In addition Optoma dramatically lowered the price of their HD81 (left) from $7999 to $4299, and launched a $300 mail in rebate. Lastly, BenQ is also shipping their W9000, almost identical to the W10000, but it uses a Darkchip2 DLP instead of the Darkchip3, so can't quite match the black levels and contrast, but is otherwise the same (although the W9000 has a shorter warranty, I believe).
So as of this writing, the actual counts (including counting both versions of the Epson, and the two BenQ's, means that this article will consider 9 separate projectors, although we only physically worked with 7 of them.
Shown to the right: Sony Pearl VW50
Let's get started.
Home Theater Projectors: Physical Comparison
There are three major areas of consideration: Two concern how and where you can place the projector in your room - Zoom lens throw, and variable lens shift. The third area is the "input" panel, which we will refer to as "Projector Interfacing"; what you can actually hook up to the projector, as well as things like screen triggers, command and control interfacing, etc.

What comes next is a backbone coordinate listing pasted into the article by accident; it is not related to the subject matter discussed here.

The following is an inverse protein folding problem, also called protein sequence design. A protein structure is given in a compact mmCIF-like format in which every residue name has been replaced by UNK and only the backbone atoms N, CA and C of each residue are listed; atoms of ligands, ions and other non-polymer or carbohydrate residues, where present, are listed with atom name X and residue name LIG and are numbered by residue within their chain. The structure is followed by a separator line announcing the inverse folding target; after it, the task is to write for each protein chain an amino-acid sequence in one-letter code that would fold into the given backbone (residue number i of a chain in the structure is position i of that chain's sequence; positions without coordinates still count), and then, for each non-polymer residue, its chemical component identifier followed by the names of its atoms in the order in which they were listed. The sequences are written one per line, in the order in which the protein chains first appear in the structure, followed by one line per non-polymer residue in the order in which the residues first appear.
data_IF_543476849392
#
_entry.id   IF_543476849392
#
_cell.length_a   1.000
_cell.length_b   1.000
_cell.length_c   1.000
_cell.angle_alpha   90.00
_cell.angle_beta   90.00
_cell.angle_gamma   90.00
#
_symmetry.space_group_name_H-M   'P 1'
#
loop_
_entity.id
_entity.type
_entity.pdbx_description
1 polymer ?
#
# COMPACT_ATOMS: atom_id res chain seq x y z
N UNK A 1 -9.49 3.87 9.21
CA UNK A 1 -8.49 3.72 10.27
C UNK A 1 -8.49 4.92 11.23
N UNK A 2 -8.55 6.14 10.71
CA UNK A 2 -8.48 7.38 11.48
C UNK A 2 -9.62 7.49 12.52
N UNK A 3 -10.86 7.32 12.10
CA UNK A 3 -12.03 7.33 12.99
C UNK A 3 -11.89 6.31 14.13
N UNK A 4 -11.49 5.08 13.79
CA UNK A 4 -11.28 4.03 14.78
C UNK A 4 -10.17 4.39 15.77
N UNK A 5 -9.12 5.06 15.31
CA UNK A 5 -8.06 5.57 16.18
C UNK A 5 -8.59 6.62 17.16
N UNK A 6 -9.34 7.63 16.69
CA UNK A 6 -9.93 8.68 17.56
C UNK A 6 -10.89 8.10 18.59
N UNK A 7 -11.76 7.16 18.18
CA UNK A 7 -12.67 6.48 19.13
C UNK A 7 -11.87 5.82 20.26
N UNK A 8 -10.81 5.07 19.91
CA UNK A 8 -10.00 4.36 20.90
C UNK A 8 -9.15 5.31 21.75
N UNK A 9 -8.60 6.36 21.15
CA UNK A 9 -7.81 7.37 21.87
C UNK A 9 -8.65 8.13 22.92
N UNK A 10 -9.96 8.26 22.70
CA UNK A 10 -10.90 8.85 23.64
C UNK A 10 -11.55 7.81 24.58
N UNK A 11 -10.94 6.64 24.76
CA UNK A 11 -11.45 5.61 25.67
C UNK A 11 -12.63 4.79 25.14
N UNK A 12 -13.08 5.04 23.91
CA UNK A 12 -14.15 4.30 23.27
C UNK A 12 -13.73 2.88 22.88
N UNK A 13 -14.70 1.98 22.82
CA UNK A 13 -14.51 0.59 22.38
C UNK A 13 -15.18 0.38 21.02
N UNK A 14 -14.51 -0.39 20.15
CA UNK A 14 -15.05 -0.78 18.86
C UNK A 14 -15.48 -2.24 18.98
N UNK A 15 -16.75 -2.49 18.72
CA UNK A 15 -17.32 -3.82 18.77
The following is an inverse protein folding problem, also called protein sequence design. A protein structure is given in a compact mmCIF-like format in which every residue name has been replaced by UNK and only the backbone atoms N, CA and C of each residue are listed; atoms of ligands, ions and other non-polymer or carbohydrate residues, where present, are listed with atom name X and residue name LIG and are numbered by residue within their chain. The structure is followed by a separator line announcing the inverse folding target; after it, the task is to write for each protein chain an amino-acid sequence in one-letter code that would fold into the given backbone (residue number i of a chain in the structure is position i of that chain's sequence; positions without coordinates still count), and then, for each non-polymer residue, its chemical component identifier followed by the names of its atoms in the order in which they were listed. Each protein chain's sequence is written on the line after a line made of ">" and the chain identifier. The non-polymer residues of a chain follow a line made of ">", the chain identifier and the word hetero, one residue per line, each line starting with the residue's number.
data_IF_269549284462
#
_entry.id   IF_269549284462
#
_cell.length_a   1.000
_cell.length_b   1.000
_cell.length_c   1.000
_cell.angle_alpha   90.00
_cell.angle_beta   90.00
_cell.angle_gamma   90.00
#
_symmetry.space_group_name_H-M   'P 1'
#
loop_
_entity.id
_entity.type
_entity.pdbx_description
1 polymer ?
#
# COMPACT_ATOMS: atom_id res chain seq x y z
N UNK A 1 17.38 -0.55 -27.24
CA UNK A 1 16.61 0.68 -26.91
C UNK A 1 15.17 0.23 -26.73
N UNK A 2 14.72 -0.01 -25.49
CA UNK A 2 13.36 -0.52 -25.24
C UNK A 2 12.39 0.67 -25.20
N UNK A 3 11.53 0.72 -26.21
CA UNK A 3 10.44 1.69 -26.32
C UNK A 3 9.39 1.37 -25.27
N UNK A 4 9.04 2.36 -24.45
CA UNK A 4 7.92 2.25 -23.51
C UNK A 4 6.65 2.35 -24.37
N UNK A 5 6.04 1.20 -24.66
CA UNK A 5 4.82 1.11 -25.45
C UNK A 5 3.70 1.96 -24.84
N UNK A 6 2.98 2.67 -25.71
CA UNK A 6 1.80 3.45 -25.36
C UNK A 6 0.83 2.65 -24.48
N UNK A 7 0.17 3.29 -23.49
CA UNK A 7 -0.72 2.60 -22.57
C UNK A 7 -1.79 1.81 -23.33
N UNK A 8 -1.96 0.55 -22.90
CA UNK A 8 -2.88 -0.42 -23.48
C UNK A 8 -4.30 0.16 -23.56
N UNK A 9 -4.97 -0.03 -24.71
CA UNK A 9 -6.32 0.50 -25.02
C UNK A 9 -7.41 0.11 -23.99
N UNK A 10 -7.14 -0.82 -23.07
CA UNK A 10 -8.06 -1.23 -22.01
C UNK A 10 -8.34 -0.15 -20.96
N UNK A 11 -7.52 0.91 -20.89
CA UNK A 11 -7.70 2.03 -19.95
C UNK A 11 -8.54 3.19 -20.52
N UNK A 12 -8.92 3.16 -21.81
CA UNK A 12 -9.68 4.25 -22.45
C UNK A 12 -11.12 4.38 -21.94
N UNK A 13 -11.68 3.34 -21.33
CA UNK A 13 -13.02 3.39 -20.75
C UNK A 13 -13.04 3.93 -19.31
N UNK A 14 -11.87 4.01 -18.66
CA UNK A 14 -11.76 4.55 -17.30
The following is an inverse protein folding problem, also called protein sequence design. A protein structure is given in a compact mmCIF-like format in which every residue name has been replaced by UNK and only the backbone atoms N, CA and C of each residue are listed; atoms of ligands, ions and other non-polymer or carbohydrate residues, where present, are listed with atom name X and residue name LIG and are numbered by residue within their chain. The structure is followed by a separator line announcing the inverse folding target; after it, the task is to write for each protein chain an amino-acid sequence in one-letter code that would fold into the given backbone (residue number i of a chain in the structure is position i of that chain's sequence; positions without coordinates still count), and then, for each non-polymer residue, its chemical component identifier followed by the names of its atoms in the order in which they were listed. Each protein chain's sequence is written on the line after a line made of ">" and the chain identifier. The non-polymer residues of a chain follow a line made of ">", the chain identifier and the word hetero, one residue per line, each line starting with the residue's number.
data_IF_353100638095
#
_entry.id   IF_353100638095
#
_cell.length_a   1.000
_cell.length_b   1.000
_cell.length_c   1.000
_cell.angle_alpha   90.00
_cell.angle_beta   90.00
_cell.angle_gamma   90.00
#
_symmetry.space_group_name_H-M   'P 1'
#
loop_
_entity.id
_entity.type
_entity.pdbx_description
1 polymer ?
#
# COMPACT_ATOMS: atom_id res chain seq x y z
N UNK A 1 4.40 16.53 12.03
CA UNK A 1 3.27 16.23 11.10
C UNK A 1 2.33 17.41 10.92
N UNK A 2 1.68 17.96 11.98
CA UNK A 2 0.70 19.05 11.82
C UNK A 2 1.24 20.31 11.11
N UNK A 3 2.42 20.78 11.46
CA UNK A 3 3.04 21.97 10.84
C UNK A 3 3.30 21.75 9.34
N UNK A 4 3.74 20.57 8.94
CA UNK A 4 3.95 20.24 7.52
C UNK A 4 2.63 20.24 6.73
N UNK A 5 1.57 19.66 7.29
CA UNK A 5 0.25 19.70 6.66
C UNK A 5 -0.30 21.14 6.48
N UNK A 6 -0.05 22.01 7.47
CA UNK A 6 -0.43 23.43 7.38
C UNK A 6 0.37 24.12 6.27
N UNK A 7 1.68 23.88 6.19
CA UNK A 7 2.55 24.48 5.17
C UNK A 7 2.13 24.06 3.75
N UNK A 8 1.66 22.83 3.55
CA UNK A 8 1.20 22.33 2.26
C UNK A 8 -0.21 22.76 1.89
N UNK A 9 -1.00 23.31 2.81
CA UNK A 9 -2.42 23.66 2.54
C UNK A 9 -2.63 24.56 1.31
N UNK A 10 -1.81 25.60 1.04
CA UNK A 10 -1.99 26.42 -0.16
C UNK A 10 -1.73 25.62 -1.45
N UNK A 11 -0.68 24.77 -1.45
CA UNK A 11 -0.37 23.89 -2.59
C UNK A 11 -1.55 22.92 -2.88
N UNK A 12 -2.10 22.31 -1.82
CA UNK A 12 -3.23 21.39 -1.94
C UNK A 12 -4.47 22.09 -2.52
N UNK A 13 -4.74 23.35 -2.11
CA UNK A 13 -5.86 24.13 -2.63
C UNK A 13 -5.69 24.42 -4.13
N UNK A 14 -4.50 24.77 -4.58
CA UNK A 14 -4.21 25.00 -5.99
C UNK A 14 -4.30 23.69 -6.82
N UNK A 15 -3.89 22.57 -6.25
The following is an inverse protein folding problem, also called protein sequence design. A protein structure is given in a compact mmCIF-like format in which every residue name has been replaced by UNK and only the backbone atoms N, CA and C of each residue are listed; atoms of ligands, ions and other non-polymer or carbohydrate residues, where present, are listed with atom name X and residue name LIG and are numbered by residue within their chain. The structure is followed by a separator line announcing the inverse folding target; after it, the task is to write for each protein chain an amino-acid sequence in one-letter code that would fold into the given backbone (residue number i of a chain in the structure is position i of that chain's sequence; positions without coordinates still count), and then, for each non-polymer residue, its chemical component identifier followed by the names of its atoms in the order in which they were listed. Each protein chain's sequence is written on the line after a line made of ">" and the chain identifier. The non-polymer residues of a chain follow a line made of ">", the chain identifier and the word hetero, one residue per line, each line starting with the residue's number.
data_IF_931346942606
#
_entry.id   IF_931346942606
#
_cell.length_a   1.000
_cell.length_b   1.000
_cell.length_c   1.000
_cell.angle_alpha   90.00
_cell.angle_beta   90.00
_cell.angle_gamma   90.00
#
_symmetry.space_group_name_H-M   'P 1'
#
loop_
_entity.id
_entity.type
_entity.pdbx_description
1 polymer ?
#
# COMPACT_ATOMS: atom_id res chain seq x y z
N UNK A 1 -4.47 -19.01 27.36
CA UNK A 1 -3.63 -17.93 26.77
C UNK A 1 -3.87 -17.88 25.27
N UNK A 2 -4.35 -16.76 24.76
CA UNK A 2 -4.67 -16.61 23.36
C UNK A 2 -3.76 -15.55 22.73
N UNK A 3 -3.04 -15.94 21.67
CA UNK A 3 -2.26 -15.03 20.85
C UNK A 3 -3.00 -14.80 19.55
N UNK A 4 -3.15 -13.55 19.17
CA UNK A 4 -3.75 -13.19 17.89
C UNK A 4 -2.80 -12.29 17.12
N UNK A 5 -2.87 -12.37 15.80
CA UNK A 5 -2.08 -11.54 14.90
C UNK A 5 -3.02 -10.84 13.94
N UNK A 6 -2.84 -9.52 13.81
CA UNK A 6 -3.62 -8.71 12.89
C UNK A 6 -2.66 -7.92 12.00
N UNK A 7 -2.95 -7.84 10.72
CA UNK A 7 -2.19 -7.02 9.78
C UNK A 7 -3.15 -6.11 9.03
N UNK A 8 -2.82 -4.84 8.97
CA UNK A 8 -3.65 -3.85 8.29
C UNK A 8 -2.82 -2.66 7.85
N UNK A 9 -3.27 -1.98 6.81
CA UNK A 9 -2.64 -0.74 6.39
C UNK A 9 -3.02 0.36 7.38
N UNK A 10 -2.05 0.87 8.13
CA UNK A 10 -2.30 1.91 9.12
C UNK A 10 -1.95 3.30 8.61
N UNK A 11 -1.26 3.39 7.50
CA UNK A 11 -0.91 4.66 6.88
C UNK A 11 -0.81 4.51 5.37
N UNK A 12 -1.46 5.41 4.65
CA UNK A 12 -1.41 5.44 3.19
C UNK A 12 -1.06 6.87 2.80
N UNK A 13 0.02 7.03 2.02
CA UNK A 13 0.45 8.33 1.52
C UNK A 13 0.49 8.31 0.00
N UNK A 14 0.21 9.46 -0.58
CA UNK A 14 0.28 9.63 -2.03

Shown above: Epson Home Cinema 1080 (the Pro version is black)
Home Theater Projectors: Zoom Lens Attributes:
The projectors very neatly separate into two groups here. There are the DLP projectors - Optoma HD81, BenQ W10000 and W9000, with very limited range - only 1.2:1 (20% placement range) on the Optoma, and only 15% on the two BenQ projectors.
This means that for a typical 100" diagonal screen, where you can place the projector in terms of distance on the above mentioned Optoma and BenQ projectors varies by only about 2 feet front to back. For almost all people therefore, these three projectors are going to be ceiling mounted.